When choosing the right energy storage device, we must consider what we are doing with them, where we will put them, how much we will work on them, and how long we want them to last.
Of course, all of these factors will be affected by budget. Batteries are like (oh no, here comes the fine wine analogy!) anything you pay for: more money spent often means higher quality. If we’re going to use batteries we should understand how they are built and what they can (and cannot) do for us. We will want to know an amp-hour or watt-hour from the specific gravity and how they relate.
Buying a battery is a long-term investment.
Similar to designing any renewable energy (RE) system, with energy storage I begin by assessing the owners’ goals. What are we trying to accomplish? If we are building a battery to live “off-the-grid” we will need a large unit and we will want to use large batteries that deeply cycle for long cycle lives. If we simply want to back up a few lights and some communications for a few hours during a storm-induced outage, we can use fairly small energy storage devices.
Background on Energy Storage Devices (ESD’s) in Solar PV Systems
Typical RE system ESD’s are either Lead Acid (LA) batteries (which are all made up of 2-volt cells) or Lithium Ion batteries (made up of 3.2 volt cells for Lithium Iron Phosphate (LFP) and 3.7 volt cells for Lithium Manganese Cobalt Aluminum Oxide(NMC)).
LA Cells are combined in series to build individual batteries (i.e. Golf Cart Battery (GC) = 3-2VDC cells in one 6VDC unit typically storing 220 Ampere hours (Ahrs.) Individual GC batteries are combined in series and parallel to create the correct size for the battery “bank” (i.e.: 4 GC’s in series to create a 24 VDC series string, and 2 strings of 4 GC’s in parallel to create a 440 Ahr 24VDC battery “bank).
With LiOn batteries are similarly made up of cell combinations such as 3 or 4 – 3.7 vdc cells to make up a 12 vdc battery.
Battery Banks should be sized to provide the energy storage for the work you want to do (average daily watt/hour consumption) for the time needed (‘hours of autonomy’ for grid-backup, ‘days of autonomy’ for off-grid).
Making up the right battery bank for your needs will require this basic design pattern and a few additional tricks. Batteries live and die by how well we “cycle” them. With LA battery packs discharging a battery 80% and then charging it back to full with a large industrial battery charger is a typical “cycle” for lead acid deep cycle batteries. However in RE systems we cycle lightly, often living in the top 25% of the batteries capacity. The depth to which we discharge and the number of times we cycle them will determine how long our battery bank lives.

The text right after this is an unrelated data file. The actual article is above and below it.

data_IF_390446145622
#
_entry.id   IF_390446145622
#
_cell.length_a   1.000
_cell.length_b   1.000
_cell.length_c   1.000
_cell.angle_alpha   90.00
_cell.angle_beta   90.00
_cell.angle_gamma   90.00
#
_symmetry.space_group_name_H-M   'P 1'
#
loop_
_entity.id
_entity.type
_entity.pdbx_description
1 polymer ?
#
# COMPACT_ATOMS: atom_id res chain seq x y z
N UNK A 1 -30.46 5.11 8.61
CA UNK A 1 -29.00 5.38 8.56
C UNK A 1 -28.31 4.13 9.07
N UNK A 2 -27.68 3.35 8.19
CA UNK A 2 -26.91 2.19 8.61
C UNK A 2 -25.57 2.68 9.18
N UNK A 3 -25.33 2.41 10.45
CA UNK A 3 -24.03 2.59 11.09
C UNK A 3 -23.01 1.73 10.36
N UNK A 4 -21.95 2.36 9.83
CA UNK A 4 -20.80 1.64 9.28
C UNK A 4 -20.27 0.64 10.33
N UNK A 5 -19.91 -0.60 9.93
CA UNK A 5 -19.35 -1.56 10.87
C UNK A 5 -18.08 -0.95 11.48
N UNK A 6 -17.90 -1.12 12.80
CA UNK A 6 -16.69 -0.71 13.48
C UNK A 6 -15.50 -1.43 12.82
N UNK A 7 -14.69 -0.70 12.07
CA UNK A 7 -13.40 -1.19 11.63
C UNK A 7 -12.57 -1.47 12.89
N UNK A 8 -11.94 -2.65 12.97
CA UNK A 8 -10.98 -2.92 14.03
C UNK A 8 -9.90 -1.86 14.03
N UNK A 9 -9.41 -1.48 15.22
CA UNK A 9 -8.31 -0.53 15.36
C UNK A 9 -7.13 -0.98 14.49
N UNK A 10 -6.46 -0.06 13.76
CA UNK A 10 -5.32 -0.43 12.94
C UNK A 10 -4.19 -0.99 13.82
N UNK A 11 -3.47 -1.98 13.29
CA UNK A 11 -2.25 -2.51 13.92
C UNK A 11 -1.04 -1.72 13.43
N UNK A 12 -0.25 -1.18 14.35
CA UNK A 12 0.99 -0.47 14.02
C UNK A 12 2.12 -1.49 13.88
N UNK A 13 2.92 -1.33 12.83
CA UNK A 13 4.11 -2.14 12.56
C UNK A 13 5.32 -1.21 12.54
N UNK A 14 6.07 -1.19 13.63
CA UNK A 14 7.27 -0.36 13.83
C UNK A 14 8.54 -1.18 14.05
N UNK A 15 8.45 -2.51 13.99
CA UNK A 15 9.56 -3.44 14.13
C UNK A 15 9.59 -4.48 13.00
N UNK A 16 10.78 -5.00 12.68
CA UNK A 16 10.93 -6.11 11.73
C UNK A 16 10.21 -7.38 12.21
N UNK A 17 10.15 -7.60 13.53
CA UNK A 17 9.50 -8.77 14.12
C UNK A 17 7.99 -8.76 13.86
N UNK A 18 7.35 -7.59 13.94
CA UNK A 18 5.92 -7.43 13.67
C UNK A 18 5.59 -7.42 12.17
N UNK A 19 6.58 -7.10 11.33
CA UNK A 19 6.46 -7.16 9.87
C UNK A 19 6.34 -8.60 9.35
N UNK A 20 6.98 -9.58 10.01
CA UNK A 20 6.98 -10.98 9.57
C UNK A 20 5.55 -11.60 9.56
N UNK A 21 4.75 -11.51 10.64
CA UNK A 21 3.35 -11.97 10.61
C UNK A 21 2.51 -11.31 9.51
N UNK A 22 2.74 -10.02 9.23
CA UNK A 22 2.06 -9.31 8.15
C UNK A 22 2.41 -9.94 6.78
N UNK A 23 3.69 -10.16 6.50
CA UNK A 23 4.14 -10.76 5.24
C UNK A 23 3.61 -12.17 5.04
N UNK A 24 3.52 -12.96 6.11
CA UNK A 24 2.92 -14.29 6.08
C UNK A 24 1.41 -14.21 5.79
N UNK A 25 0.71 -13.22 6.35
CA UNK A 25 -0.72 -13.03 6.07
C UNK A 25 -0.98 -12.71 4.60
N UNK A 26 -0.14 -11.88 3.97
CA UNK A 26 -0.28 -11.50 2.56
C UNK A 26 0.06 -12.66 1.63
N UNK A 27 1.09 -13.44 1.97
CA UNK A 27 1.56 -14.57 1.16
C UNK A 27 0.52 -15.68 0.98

With LiOn batteries manufacturers suggest that you may discharge the battery 80% to 100% of its capacity depending on how it is rated (LiOn batteries cannot be fully discharged without becoming thermally unstable and therefor have Battery Management Systems (BMS’s) to prevent over discharge or over charge of the unit).
We want our system to recharge our bank to full on a daily basis (within reason) and we generally don’t want to cycle LA RE system batteries below 50% depth of discharge (DOD) before they get filled back up. However, LiOn ESD’s generally will not age greatly when they are discharged to 80% DOD.
With any battery, discharging a battery deeply and leaving it discharged for extended periods is what reduces battery life faster.
We can talk about battery types (not considering exotics such as liquid pocket plate NiCad’s, Nickel Iron, and Nickel Metal Hydride) in order of increasing cost.
With LA batteries it so happens that this is also the inverse of life span. As we pay more per amp hour, we get a shorter-lived lead-acid battery.
- Flooded lead Acid (FLA) batteries have been the most commonly used in RE systems, they require the most maintenance, are the least expensive per amp hour, die at a predictable rate, and need to be recycled and replaced regularly.
- AGM (absorbed glass mat) lead-acid batteries are similar in chemistry to FLA cells, and they have “glass mats” placed between the plates (anodes and cathodes) to reduce gassing during charge and discharge cycles. This reduces maintenance – you cannot add water to these cells – and increases cost while potentially shortening the life span, by the end of which they need to be recycled and replaced.